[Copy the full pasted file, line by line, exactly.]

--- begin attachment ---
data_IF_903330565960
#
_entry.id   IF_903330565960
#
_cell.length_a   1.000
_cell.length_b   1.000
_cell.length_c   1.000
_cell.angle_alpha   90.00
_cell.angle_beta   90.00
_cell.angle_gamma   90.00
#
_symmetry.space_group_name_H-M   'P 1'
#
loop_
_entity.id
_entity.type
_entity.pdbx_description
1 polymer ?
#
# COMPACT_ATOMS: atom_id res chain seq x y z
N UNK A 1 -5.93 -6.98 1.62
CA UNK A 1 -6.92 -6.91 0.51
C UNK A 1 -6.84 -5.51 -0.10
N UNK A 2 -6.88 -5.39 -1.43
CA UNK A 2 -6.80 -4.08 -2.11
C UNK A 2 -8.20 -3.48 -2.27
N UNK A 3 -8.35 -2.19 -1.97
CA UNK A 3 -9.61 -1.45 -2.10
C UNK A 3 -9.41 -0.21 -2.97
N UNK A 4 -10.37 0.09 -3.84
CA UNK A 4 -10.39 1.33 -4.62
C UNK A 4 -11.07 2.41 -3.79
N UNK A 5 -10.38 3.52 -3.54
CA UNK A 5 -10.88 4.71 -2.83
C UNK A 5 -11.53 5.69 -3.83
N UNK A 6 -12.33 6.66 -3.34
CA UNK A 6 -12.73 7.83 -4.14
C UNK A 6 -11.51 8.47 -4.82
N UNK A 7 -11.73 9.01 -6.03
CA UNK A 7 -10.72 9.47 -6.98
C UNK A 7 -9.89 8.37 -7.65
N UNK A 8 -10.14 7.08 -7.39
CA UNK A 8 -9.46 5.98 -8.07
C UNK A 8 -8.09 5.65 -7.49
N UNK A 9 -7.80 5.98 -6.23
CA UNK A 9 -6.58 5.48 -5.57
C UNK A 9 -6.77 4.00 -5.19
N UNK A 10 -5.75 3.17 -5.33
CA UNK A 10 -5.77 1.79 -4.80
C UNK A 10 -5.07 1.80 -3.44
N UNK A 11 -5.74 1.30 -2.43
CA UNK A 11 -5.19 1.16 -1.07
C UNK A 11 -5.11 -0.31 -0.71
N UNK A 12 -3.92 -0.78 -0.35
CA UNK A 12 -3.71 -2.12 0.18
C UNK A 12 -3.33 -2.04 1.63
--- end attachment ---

data_IF_903330565960
#
_entry.id   IF_903330565960
#
_cell.length_a   1.000
_cell.length_b   1.000
_cell.length_c   1.000
_cell.angle_alpha   90.00
_cell.angle_beta   90.00
_cell.angle_gamma   90.00
#
_symmetry.space_group_name_H-M   'P 1'
#
loop_
_entity.id
_entity.type
_entity.pdbx_description
1 polymer ?
#
# COMPACT_ATOMS: atom_id res chain seq x y z
N UNK A 1 -5.93 -6.98 1.62
CA UNK A 1 -6.92 -6.91 0.51
C UNK A 1 -6.84 -5.51 -0.10
N UNK A 2 -6.88 -5.39 -1.43
CA UNK A 2 -6.80 -4.08 -2.11
C UNK A 2 -8.20 -3.48 -2.27
N UNK A 3 -8.35 -2.19 -1.97
CA UNK A 3 -9.61 -1.45 -2.10
C UNK A 3 -9.41 -0.21 -2.97
N UNK A 4 -10.37 0.09 -3.84
CA UNK A 4 -10.39 1.33 -4.62
C UNK A 4 -11.07 2.41 -3.79
N UNK A 5 -10.38 3.52 -3.54
CA UNK A 5 -10.88 4.71 -2.83
C UNK A 5 -11.53 5.69 -3.83
N UNK A 6 -12.33 6.66 -3.34
CA UNK A 6 -12.73 7.83 -4.14
C UNK A 6 -11.51 8.47 -4.82
N UNK A 7 -11.73 9.01 -6.03
CA UNK A 7 -10.72 9.47 -6.98
C UNK A 7 -9.89 8.37 -7.65
N UNK A 8 -10.14 7.08 -7.39
CA UNK A 8 -9.46 5.98 -8.07
C UNK A 8 -8.09 5.65 -7.49
N UNK A 9 -7.80 5.98 -6.23
CA UNK A 9 -6.58 5.48 -5.57
C UNK A 9 -6.77 4.00 -5.19
N UNK A 10 -5.75 3.17 -5.33
CA UNK A 10 -5.77 1.79 -4.80
C UNK A 10 -5.07 1.80 -3.44
N UNK A 11 -5.74 1.30 -2.43
CA UNK A 11 -5.19 1.16 -1.07
C UNK A 11 -5.11 -0.31 -0.71
N UNK A 12 -3.92 -0.78 -0.35
CA UNK A 12 -3.71 -2.12 0.18
C UNK A 12 -3.33 -2.04 1.63